Press Conference on Global Financial Crisis by Civil Society Organizations

20 April 2009

Press Conference on Global Financial Crisis by Civil Society Organizations

20 April 2009
Press Conference
Department of Public Information • News and Media Division • New York

PRESS CONFERENCE on global financial crisis by civil society organizations

The best stimulus plan to address the global economic crisis was to invest in the poor, Roberto Bissio of Social Watch told correspondents today.

At a United Nations Non-governmental Liaison Service-sponsored press conference at Headquarters, in which Jo Marie Griesgraber of New Rules for Global Finance Coalition and John Foster of the North-South Institute also participated, he said that richer people, if they received money for stimulus, would just save it out of fear for the crisis, while the poor, whether living in developing countries or in rich countries, would spend every penny they received.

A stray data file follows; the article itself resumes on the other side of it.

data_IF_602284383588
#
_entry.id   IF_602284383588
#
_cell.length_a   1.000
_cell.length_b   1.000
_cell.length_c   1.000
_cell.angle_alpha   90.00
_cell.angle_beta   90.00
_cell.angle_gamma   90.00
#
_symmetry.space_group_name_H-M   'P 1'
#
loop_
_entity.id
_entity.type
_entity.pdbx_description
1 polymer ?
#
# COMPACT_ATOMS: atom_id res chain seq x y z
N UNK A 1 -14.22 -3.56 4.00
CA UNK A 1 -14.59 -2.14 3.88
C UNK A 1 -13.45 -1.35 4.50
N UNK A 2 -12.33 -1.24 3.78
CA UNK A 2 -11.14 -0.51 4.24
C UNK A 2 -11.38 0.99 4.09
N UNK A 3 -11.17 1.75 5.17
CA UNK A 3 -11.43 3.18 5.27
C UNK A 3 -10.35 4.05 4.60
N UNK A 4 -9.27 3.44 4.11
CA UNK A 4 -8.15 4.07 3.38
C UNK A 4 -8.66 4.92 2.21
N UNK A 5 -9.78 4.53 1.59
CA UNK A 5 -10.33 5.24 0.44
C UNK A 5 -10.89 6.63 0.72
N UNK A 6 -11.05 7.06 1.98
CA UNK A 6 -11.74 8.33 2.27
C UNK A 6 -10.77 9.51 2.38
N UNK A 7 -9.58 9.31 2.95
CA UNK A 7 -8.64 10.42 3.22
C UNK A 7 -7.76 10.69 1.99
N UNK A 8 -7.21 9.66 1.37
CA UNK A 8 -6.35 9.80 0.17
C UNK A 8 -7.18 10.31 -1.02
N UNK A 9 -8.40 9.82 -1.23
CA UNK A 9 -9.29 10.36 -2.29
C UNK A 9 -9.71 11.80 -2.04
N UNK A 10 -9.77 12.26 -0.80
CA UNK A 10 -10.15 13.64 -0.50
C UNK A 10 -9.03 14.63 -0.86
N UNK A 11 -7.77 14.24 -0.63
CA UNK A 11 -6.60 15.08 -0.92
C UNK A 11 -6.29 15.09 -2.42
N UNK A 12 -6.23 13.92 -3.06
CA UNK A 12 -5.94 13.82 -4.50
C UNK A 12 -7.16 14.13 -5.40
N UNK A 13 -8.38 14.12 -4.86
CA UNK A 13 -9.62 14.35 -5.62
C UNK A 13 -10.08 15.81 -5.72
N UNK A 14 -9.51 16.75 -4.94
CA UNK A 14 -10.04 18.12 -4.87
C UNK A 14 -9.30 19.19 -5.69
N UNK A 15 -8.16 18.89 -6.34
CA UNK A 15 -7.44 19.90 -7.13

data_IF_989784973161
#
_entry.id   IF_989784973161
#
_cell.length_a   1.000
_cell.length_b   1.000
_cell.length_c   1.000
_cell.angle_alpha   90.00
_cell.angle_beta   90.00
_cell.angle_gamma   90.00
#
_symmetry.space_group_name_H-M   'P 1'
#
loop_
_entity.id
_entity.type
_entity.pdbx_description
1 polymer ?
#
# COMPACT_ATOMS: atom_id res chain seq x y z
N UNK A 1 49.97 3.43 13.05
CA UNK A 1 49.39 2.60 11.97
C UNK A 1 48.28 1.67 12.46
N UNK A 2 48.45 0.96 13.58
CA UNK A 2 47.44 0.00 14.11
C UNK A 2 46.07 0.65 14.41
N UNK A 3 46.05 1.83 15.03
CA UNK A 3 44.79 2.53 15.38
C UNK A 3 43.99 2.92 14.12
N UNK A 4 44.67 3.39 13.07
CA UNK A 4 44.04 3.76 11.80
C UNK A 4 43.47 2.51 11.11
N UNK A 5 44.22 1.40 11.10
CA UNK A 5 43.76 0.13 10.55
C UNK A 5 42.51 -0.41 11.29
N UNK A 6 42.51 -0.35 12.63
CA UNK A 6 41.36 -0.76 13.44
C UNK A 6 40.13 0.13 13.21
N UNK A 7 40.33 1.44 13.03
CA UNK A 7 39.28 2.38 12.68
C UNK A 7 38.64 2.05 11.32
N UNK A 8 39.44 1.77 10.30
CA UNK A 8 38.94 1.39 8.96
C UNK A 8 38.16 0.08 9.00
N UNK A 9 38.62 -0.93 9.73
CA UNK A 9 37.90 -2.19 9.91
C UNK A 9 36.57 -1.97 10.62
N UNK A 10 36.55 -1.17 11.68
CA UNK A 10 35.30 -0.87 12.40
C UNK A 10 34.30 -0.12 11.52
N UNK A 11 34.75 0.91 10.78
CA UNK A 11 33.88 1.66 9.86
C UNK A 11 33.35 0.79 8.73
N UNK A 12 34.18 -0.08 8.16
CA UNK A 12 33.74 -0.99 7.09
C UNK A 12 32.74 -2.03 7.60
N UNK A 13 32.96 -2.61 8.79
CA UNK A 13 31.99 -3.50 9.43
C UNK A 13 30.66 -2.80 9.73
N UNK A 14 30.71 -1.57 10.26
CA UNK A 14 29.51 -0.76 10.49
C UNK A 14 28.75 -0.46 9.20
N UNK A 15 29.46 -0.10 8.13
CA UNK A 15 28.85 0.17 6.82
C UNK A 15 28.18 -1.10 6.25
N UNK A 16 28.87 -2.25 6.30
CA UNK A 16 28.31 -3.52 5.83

The press conference was organized to highlight today’s “warm-up event” at the Economic and Social Council, consisting of panels on the “Civil Society perspectives on the Financing for Development Agenda”, for:  the high-level ECOSOC meeting with the International Monetary Fund (IMF), World Bank, World Trade Organization and United Nations Conference on Trade and Development (UNCTAD) on 27 April; and the General Assembly Conference on the World Financial and Economic Crisis and Its Impact on Development from 1 to 3 June.

Mr. Bissio said that the global crisis was having a terrible social impact.  As growth was decelerating, had stopped or had even become negative in some countries, developing countries were suffering from a drop in commodity prices, a drop in remittances and scarce credit, while they had to compete with protectionist measures from other countries.  While stimulus plans were needed, the developing countries were not in a condition to spend more.  The IMF could not assist them in maintaining their social services ‑‑ as was suggested by the G-20 recently in London ‑‑ because of conditionalities, such as decreasing government spending.